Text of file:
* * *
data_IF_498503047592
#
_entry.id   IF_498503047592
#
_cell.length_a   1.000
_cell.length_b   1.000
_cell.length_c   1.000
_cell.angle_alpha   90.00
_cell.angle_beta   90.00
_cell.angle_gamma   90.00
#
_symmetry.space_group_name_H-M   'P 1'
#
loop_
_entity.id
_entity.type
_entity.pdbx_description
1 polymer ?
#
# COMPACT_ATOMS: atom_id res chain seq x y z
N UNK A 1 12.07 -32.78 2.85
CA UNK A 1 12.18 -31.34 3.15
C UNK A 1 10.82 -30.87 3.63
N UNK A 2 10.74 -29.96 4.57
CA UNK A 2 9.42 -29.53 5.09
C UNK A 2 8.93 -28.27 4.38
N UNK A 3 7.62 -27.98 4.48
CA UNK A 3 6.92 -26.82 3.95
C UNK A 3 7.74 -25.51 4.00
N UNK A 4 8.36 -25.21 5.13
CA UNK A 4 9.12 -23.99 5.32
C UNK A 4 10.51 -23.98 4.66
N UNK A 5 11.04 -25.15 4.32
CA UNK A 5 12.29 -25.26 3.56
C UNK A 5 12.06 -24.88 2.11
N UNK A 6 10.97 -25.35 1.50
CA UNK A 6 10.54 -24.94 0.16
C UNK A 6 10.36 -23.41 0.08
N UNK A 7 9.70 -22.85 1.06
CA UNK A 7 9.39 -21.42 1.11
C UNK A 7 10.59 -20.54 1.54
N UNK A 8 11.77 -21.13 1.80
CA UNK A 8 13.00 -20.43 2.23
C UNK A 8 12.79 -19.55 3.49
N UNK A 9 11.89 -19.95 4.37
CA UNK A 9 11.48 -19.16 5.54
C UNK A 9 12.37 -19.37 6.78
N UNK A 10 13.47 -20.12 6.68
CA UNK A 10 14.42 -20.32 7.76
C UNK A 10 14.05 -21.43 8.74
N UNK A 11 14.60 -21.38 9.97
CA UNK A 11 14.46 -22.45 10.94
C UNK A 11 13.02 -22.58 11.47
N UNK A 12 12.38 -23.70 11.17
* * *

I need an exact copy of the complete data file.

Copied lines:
data_IF_498503047592
#
_entry.id   IF_498503047592
#
_cell.length_a   1.000
_cell.length_b   1.000
_cell.length_c   1.000
_cell.angle_alpha   90.00
_cell.angle_beta   90.00
_cell.angle_gamma   90.00
#
_symmetry.space_group_name_H-M   'P 1'
#
loop_
_entity.id
_entity.type
_entity.pdbx_description
1 polymer ?
#
# COMPACT_ATOMS: atom_id res chain seq x y z
N UNK A 1 12.07 -32.78 2.85
CA UNK A 1 12.18 -31.34 3.15
C UNK A 1 10.82 -30.87 3.63
N UNK A 2 10.74 -29.96 4.57
CA UNK A 2 9.42 -29.53 5.09
C UNK A 2 8.93 -28.27 4.38
N UNK A 3 7.62 -27.98 4.48
CA UNK A 3 6.92 -26.82 3.95
C UNK A 3 7.74 -25.51 4.00
N UNK A 4 8.36 -25.21 5.13
CA UNK A 4 9.12 -23.99 5.32
C UNK A 4 10.51 -23.98 4.66
N UNK A 5 11.04 -25.15 4.32
CA UNK A 5 12.29 -25.26 3.56
C UNK A 5 12.06 -24.88 2.11
N UNK A 6 10.97 -25.35 1.50
CA UNK A 6 10.54 -24.94 0.16
C UNK A 6 10.36 -23.41 0.08
N UNK A 7 9.70 -22.85 1.06
CA UNK A 7 9.39 -21.42 1.11
C UNK A 7 10.59 -20.54 1.54
N UNK A 8 11.77 -21.13 1.80
CA UNK A 8 13.00 -20.43 2.23
C UNK A 8 12.79 -19.55 3.49
N UNK A 9 11.89 -19.95 4.37
CA UNK A 9 11.48 -19.16 5.54
C UNK A 9 12.37 -19.37 6.78
N UNK A 10 13.47 -20.12 6.68
CA UNK A 10 14.42 -20.32 7.76
C UNK A 10 14.05 -21.43 8.74
N UNK A 11 14.60 -21.38 9.97
CA UNK A 11 14.46 -22.45 10.94
C UNK A 11 13.02 -22.58 11.47
N UNK A 12 12.38 -23.70 11.17